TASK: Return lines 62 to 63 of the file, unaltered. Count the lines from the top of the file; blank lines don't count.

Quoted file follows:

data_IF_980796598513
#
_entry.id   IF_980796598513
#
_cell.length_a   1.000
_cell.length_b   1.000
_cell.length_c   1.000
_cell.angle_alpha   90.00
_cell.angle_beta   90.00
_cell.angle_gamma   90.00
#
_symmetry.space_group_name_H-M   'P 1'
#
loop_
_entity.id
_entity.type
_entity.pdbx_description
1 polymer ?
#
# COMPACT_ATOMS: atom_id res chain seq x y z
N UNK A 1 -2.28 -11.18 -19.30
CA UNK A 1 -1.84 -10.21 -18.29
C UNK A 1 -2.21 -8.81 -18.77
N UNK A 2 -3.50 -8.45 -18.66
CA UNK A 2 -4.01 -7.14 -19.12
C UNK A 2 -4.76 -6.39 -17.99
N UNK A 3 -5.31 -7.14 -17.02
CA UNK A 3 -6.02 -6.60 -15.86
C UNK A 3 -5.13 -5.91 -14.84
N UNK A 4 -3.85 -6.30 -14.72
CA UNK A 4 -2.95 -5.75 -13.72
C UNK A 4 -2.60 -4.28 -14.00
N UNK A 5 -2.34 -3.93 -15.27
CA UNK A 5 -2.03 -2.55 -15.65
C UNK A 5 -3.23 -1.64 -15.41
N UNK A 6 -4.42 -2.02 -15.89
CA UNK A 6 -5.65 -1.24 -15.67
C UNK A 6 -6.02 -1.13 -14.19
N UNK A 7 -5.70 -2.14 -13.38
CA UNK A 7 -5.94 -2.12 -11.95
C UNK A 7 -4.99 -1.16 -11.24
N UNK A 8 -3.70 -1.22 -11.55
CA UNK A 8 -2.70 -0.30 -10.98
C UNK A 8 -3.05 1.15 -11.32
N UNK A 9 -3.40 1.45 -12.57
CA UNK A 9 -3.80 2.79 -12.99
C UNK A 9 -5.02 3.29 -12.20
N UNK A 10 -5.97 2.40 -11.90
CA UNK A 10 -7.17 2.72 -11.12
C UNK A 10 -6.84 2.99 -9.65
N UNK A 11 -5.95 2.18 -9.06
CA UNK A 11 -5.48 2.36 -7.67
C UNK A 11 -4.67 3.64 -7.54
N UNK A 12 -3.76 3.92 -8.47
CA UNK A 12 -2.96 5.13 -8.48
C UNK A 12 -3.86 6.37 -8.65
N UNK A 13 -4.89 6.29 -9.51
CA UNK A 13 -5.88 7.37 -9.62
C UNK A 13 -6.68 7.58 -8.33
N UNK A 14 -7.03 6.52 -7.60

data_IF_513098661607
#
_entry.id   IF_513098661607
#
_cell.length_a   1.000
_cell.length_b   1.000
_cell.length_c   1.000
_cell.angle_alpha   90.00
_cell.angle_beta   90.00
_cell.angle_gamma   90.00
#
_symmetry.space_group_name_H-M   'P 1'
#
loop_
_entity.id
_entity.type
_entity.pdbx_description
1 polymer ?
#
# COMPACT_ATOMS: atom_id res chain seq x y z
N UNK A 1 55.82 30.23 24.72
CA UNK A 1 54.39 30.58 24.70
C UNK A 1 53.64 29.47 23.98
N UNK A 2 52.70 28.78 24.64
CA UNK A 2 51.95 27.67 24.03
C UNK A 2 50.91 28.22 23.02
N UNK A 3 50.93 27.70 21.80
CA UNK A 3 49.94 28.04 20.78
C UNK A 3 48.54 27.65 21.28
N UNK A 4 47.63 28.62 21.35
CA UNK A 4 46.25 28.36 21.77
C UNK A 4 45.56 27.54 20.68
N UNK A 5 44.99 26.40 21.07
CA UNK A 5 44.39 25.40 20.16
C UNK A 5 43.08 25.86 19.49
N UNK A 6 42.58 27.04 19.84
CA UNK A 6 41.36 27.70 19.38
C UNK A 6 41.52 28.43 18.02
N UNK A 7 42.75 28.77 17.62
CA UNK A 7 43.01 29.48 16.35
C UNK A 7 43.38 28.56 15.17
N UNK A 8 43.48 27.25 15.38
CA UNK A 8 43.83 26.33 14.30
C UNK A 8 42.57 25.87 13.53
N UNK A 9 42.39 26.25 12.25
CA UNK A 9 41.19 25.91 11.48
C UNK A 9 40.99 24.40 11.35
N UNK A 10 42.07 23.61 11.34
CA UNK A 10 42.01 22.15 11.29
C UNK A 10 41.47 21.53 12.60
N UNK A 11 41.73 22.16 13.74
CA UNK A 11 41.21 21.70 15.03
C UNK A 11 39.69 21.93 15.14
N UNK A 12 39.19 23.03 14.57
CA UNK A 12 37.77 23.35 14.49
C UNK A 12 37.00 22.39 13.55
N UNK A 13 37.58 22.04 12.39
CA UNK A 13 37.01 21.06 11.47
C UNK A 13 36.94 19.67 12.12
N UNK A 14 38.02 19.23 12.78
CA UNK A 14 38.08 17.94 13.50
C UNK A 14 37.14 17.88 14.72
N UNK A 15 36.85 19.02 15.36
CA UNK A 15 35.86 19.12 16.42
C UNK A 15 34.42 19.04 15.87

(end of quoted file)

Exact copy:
#
_entry.id   IF_513098661607